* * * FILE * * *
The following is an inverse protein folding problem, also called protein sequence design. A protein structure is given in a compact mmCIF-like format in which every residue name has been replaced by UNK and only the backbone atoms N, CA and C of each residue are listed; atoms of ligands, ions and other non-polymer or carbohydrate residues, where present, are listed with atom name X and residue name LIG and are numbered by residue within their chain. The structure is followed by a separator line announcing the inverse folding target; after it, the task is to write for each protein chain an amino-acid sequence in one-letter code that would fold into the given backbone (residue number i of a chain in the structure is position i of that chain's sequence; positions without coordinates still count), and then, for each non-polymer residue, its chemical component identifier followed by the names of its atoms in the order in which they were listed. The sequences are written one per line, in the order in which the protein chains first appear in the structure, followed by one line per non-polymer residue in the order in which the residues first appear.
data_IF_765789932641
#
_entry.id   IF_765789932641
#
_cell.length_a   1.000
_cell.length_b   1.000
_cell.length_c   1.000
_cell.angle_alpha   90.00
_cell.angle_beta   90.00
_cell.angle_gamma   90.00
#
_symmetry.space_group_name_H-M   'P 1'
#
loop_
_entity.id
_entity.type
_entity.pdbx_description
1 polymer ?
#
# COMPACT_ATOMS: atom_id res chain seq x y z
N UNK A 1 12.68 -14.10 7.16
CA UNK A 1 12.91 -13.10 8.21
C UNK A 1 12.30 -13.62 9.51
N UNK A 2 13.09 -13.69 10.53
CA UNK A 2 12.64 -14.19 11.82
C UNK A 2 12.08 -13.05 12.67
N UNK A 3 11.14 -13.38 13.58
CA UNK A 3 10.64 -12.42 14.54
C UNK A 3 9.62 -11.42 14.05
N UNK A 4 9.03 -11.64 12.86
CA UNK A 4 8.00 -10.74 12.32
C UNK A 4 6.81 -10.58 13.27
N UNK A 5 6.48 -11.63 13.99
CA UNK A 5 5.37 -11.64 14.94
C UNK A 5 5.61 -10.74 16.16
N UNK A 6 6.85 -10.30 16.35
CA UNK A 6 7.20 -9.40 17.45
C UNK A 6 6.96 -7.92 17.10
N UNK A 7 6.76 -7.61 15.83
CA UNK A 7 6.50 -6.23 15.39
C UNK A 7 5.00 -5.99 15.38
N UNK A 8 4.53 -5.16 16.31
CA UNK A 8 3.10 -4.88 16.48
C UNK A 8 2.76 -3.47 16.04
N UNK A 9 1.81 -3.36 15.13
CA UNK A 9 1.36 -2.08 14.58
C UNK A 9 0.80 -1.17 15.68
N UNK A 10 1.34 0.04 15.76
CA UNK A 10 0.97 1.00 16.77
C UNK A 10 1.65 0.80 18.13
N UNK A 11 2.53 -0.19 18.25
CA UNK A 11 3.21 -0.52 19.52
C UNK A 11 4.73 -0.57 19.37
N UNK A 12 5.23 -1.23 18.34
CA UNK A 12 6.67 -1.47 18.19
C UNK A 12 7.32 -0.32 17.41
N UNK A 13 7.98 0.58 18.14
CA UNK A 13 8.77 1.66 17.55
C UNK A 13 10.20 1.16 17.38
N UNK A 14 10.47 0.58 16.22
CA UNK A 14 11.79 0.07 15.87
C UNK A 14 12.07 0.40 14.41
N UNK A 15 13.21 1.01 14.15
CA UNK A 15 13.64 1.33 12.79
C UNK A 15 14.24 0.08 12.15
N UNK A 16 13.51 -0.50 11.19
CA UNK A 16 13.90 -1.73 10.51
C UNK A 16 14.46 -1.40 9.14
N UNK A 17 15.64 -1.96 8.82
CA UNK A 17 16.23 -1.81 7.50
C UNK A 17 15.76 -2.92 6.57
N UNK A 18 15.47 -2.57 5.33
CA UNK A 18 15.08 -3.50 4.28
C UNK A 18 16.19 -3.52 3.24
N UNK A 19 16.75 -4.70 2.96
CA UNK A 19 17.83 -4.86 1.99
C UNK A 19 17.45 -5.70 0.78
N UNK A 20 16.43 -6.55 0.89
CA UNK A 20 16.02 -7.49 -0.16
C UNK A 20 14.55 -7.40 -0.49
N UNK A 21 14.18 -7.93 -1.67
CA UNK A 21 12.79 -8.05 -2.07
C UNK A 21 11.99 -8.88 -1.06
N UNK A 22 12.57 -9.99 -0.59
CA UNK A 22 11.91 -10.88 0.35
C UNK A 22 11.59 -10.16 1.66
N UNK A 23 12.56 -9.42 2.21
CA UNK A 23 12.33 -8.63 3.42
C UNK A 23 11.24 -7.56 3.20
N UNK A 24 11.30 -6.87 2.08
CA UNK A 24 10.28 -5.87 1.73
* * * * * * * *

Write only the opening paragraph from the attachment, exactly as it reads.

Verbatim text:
The following is an inverse protein folding problem, also called protein sequence design. A protein structure is given in a compact mmCIF-like format in which every residue name has been replaced by UNK and only the backbone atoms N, CA and C of each residue are listed; atoms of ligands, ions and other non-polymer or carbohydrate residues, where present, are listed with atom name X and residue name LIG and are numbered by residue within their chain. The structure is followed by a separator line announcing the inverse folding target; after it, the task is to write for each protein chain an amino-acid sequence in one-letter code that would fold into the given backbone (residue number i of a chain in the structure is position i of that chain's sequence; positions without coordinates still count), and then, for each non-polymer residue, its chemical component identifier followed by the names of its atoms in the order in which they were listed. The sequences are written one per line, in the order in which the protein chains first appear in the structure, followed by one line per non-polymer residue in the order in which the residues first appear.